OK, so ‘Alarm Clock Britain’ is just some nonsense branding phrase, perhaps a scene from The Thick Of It come to life and almost definitely heading to the same graveyard of forgotten political groupings as David Cameron’s ‘Great Ignored‘. But, what gods have we offended and what sins did we commit in a past life to have this drivel inflicted upon us?

Because of these possibilities, and the fact a national brand is now required, the Liberal Democrats are going to have to wise up to how those demographics consume content, what the media landscape will be like in 2015 and how the party has been about as redundant as an actor in Avatar at being able to communicate to these voters during the periods between elections when brand development is paramount. Becoming closer with News Corp should be key to this as they are the gatekeepers and have a direct phone line to ‘Alarm Clock Britain’.

The party also needs to look at reforming its national capabilities to be more responsive to branding, communicating to demographic groupings and adapting to the new dynamic and opportunities in government and new forms of content consumption. The latter remains the least important right now but it cannot be left to neutral civil services, as this domain has no arbitrators to be editorially objective or neutral.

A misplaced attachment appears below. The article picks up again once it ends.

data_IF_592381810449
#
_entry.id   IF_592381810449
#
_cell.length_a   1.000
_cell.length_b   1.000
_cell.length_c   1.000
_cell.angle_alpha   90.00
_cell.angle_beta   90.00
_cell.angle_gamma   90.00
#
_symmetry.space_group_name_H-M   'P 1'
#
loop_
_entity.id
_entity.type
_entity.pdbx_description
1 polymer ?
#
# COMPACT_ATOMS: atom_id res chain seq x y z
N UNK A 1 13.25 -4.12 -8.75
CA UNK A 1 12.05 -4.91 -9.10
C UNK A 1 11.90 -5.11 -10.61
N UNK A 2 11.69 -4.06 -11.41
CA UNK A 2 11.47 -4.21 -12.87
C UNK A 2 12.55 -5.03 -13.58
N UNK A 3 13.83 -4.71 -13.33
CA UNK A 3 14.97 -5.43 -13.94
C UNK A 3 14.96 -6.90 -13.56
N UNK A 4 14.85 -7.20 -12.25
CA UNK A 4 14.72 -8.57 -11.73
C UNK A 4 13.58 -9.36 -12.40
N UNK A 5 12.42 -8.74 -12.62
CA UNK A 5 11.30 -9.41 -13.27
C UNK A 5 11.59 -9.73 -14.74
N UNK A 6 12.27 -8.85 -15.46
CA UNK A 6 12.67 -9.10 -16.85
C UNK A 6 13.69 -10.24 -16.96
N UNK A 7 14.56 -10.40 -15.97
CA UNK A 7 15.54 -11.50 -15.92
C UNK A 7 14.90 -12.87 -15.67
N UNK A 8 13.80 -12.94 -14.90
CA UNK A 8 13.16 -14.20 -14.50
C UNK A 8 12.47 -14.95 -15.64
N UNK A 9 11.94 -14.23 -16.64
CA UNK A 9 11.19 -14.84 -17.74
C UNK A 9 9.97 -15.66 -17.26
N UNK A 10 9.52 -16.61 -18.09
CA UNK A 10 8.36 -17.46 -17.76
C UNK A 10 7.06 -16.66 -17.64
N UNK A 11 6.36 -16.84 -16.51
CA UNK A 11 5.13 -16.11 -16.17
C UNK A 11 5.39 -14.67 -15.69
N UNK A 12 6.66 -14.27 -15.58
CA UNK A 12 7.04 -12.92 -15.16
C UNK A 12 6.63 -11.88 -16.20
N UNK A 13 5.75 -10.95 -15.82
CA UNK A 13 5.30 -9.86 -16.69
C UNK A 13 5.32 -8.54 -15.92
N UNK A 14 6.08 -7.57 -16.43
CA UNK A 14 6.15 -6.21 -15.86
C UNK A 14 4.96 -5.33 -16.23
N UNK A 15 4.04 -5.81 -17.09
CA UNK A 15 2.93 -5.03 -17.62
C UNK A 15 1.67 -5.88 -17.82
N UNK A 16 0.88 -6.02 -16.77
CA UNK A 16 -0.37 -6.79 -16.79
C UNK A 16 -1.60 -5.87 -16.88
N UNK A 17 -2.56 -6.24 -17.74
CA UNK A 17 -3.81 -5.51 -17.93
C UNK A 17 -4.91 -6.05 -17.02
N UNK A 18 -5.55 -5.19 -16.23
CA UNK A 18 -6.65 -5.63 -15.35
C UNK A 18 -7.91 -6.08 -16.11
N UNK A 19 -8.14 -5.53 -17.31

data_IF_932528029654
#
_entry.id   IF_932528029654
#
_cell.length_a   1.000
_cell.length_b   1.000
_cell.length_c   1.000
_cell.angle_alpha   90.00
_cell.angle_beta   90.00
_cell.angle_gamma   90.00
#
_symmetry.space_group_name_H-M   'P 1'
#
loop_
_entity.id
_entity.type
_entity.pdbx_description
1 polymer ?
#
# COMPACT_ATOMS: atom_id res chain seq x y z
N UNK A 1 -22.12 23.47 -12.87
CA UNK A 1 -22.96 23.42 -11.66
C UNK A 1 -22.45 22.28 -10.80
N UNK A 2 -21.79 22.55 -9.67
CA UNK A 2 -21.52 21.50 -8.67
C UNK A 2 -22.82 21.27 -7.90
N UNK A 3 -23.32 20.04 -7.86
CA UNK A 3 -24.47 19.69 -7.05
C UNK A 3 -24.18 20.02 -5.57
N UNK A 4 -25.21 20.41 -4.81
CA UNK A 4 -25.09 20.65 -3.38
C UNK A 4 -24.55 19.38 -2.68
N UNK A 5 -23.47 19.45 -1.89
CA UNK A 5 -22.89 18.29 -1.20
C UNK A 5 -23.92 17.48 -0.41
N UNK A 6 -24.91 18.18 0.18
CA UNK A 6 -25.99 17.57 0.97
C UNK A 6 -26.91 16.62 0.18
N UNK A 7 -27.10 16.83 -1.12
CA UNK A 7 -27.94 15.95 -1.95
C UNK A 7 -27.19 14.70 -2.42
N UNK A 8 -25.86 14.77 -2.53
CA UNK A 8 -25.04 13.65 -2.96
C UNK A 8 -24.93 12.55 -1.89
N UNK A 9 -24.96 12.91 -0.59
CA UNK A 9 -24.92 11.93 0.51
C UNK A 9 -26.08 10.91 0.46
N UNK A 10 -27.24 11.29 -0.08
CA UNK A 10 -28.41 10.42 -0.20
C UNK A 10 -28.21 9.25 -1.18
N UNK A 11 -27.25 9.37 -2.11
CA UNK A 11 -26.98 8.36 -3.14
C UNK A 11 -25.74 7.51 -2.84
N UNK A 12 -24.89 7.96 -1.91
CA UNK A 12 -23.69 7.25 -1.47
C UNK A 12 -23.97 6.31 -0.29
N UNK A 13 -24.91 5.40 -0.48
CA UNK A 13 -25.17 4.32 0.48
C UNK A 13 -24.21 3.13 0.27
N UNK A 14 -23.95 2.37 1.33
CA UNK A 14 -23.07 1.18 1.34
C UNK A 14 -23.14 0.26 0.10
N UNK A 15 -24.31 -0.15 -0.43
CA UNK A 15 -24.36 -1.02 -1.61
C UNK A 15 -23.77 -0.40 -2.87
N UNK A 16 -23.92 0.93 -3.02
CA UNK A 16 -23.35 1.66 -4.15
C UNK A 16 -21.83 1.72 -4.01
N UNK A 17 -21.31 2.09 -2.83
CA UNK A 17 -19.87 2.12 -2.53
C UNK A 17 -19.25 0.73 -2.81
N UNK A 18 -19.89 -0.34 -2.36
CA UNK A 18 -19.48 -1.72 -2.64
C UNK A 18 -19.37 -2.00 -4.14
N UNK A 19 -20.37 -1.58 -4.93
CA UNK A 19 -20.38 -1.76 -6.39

Silly me, thinking politics is about values, principles, policies and ideology. No, it should be about a content-free world of ‘brand development’ and ‘content consumption’.

Remember when we used to mock Labour for their dependence on spin and soundbites, their lack of any ideology beyond what would drive the next news cycle? Yeah, I should have realised that was all being played out over a soundtrack of ‘you will be like us’.

Whatever marketing-bots like to say, the Lib Dem surge in the election did not come from the anything to do with a world where ‘branding plays as much a part as policy’. It came because people were fed up with micro-managed, content-free, focus grouped to death politics and saw, just for a moment, the prospect of something different. The reason we’re floundering now is not because we’ve failed to ‘be more responsive to branding’ but because we look like we’re becoming just like the other two and operating in a vacuum world of nonsense speak.

The last thing the Liberal Democrats need right now is an influx of drones telling us how to connect to ‘Alarm Clock Britain’ or whatever the next key demographic will turn out to be – my guess is either ‘takeaway temps’ or ‘couch share couples’, but a decent random word generator will help you generate your own – but I fear that’s exactly what we’re going to get.